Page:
even the ruins remain) is a market-town twenty-four miles from Rouen,
between the Abbeville and Beauvais roads, at the foot of a valley
watered by the Rieule, a little river that runs into the Andelle after
turning three water-mills near its mouth, where there are a few trout
that the lads amuse themselves by fishing for on Sundays.
the Leux hill, whence the valley is seen. The river that runs through it
makes of it, as it were, two regions with distinct physiognomies--all on
the left is pasture land, all of the right arable. The meadow stretches
under a bulge of low hills to join at the back with the pasture land of
the Bray country, while on the eastern side, the plain, gently rising,
broadens out, showing as far as eye can follow its blond cornfields. The
water, flowing by the grass, divides with a white line the colour of the
roads and of the plains, and the country is like a great unfolded mantle
with a green velvet cape bordered with a fringe of silver.
Argueil, with the steeps of the Saint-Jean hills scarred from top
to bottom with red irregular lines; they are rain tracks, and these
brick-tones standing out in narrow streaks against the grey colour of
the mountain are due to the quantity of iron springs that flow beyond in
the neighboring country.
a bastard land whose language is without accent and its landscape is
without character. It is there that they make the worst Neufchatel
cheeses of all the arrondissement; and, on the other hand, farming is
costly because so much manure is needed to enrich this friable soil full
of sand and flints.
about this time a cross-road was made which joins that of Abbeville to
that of Amiens, and is occasionally used by the Rouen wagoners on their
way to Flanders. Yonville-l'Abbaye has remained stationary in spite of
its "new outlet." Instead of improving the soil, they persist in keeping
up the pasture lands, however depreciated they may be in value, and
the lazy borough, growing away from the plain, has naturally spread
riverwards. It is seem from afar sprawling along the banks like a
cowherd taking a siesta by the water-side.
At the foot of the hill beyond the bridge begins a roadway, planted with
young aspens, that leads in a straight line to the first houses in the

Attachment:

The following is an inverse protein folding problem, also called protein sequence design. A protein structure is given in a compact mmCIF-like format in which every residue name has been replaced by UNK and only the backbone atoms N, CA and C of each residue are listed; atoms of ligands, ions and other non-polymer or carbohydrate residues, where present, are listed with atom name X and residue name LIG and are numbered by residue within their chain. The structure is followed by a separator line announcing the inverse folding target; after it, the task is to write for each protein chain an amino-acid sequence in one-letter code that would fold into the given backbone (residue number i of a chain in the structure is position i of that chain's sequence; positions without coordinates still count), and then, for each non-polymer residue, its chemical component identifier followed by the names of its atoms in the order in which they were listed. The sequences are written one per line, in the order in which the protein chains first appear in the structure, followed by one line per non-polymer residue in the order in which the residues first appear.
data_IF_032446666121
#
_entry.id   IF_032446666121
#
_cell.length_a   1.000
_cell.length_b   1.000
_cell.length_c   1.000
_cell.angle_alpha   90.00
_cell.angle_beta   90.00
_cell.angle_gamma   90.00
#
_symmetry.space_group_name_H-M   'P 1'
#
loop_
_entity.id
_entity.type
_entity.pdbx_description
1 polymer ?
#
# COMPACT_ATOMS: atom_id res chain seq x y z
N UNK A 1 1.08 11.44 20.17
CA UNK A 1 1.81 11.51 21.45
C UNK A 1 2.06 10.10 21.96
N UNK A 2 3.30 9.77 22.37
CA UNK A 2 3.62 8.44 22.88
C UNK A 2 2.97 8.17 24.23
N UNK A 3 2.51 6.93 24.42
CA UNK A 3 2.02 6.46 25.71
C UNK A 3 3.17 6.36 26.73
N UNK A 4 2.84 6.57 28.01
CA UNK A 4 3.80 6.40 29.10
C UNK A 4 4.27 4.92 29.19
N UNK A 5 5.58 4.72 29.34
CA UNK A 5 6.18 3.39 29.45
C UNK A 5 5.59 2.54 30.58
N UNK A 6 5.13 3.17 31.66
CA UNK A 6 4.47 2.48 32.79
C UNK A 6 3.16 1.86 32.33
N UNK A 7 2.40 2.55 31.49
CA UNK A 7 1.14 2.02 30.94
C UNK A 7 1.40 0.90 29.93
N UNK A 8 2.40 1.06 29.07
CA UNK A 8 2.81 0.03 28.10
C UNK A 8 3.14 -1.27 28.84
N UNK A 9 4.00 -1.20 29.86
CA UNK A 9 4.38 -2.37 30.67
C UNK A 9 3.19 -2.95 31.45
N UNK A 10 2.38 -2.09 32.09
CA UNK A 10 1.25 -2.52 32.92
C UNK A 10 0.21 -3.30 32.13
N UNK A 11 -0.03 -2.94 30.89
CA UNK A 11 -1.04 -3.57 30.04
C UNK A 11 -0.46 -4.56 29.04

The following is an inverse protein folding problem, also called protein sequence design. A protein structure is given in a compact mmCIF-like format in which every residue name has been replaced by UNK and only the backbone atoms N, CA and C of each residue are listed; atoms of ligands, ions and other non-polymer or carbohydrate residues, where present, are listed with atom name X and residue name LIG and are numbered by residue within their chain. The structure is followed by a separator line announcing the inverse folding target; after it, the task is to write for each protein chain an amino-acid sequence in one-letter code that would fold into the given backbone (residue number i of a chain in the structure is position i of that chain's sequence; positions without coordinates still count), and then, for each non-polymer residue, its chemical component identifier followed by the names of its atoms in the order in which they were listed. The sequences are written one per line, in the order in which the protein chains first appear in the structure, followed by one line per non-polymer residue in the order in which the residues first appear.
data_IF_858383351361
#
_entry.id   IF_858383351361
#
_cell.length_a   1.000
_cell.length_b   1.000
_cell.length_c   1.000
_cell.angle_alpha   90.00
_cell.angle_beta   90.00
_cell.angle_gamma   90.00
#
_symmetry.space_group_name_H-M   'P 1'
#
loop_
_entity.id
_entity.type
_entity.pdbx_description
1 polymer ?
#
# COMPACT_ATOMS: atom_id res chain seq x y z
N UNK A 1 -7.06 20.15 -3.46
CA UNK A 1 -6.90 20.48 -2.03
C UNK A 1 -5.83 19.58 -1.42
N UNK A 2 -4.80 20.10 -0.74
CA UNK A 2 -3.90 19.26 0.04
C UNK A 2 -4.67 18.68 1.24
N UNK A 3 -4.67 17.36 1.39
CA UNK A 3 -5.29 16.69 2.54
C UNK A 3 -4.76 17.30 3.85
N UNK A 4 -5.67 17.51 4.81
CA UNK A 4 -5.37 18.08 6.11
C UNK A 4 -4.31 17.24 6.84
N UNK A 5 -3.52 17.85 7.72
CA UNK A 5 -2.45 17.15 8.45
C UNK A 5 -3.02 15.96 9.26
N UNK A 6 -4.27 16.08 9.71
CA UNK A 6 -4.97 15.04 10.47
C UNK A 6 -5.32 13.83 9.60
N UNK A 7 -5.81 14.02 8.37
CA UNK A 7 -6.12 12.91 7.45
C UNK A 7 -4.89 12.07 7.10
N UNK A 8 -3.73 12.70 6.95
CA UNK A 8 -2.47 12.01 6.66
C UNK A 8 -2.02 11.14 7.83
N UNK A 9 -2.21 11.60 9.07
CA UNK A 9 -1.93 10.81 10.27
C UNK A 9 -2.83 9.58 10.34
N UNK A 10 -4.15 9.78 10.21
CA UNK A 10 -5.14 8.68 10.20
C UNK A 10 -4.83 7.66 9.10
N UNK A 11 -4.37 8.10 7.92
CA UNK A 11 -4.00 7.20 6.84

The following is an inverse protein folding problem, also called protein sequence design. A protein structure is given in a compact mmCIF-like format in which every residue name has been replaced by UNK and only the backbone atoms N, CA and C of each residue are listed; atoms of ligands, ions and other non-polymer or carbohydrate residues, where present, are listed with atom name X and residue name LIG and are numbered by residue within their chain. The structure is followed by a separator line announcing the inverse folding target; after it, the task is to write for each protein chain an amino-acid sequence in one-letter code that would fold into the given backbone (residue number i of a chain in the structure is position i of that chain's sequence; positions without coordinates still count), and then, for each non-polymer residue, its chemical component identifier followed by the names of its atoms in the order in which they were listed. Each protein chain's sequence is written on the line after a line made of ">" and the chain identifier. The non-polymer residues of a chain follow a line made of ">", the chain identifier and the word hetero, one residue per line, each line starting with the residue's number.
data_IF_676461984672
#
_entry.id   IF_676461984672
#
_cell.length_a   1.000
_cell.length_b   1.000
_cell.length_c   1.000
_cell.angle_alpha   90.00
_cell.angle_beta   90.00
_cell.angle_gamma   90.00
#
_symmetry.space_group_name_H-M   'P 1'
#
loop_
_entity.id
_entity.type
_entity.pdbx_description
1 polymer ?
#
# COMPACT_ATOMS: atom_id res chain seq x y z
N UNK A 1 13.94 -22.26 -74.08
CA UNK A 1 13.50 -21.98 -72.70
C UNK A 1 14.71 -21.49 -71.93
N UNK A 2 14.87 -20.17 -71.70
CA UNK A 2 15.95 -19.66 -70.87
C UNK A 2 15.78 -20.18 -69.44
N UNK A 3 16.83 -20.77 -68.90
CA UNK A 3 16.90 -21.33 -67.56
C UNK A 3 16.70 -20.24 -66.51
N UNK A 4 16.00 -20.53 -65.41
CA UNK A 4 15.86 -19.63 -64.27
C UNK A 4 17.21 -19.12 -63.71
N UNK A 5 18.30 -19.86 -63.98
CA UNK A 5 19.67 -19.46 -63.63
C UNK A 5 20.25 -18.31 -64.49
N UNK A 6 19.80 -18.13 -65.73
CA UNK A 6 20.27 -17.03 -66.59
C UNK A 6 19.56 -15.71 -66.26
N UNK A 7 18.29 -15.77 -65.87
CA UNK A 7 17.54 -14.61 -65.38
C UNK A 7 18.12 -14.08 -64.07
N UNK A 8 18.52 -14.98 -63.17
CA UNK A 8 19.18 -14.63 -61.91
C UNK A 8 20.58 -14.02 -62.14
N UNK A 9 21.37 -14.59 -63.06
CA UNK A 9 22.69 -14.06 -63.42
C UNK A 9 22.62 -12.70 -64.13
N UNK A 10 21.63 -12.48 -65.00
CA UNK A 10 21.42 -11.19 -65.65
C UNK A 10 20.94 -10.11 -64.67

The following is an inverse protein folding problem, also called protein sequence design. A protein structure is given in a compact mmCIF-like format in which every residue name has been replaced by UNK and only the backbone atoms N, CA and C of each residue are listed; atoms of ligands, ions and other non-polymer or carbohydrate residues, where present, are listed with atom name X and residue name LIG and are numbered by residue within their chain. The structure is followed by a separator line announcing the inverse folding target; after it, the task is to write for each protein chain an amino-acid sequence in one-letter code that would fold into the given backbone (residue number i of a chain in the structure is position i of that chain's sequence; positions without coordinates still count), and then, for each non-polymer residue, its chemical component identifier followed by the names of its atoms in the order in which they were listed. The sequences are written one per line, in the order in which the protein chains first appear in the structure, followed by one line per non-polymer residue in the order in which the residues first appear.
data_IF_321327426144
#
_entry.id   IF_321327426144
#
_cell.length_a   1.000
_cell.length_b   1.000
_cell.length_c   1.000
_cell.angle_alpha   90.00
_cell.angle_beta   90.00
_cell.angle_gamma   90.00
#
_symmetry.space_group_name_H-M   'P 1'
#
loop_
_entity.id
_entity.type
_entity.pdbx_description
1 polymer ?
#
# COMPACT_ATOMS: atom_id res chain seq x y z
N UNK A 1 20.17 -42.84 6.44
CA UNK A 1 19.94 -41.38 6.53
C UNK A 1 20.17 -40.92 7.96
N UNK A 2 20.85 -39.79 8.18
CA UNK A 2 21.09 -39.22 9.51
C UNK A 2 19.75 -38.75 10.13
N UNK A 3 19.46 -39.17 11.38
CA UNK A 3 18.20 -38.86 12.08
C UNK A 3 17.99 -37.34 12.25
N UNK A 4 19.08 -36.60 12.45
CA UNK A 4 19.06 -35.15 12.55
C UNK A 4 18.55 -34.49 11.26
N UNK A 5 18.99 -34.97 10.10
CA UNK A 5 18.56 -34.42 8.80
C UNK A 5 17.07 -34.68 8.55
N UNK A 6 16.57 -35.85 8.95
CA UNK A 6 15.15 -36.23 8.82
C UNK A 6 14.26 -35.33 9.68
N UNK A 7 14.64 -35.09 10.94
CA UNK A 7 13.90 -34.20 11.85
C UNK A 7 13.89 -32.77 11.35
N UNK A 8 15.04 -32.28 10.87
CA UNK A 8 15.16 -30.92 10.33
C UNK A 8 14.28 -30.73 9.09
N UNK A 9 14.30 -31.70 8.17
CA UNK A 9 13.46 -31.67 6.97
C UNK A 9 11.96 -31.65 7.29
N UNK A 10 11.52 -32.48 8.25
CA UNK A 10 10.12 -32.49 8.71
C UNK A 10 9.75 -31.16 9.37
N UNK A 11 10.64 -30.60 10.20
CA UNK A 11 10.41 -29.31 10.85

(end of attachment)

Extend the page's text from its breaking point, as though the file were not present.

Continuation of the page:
place. These, fenced in by hedges, are in the middle of courtyards
full of straggling buildings, wine-presses, cart-sheds and distilleries
scattered under thick trees, with ladders, poles, or scythes hung on to
the branches. The thatched roofs, like fur caps drawn over eyes, reach
down over about a third of the low windows, whose coarse convex glasses
have knots in the middle like the bottoms of bottles. Against the
plaster wall diagonally crossed by black joists, a meagre pear-tree
sometimes leans and the ground-floors have at their door a small
swing-gate to keep out the chicks that come pilfering crumbs of bread
steeped in cider on the threshold. But the courtyards grow narrower,
the houses closer together, and the fences disappear; a bundle of
ferns swings under a window from the end of a broomstick; there is a
blacksmith's forge and then a wheelwright's, with two or three new carts
outside that partly block the way. Then across an open space appears a
white house beyond a grass mound ornamented by a Cupid, his finger
on his lips; two brass vases are at each end of a flight of steps;
scutcheons* blaze upon the door. It is the notary's house, and the
finest in the place.
down, at the entrance of the square. The little cemetery that surrounds
it, closed in by a wall breast high, is so full of graves that the old
stones, level with the ground, form a continuous pavement, on which the
grass of itself has marked out regular green squares. The church was
rebuilt during the last years of the reign of Charles X. The wooden roof
is beginning to rot from the top, and here and there has black hollows
in its blue colour. Over the door, where the organ should be, is a
loft for the men, with a spiral staircase that reverberates under their
the pews ranged along the walls, which are adorned here and there with
a straw mat bearing beneath it the words in large letters, "Mr.
So-and-so's pew." Farther on, at a spot where the building narrows, the
confessional forms a pendant to a statuette of the Virgin, clothed in
a satin robe, coifed with a tulle veil sprinkled with silver stars, and
with red cheeks, like an idol of the Sandwich Islands; and, finally, a
copy of the "Holy Family, presented by the Minister of the Interior,"
overlooking the high altar, between four candlesticks, closes in the
perspective. The choir stalls, of deal wood, have been left unpainted.
occupies of itself about half the public square of Yonville. The town
hall, constructed "from the designs of a Paris architect," is a sort of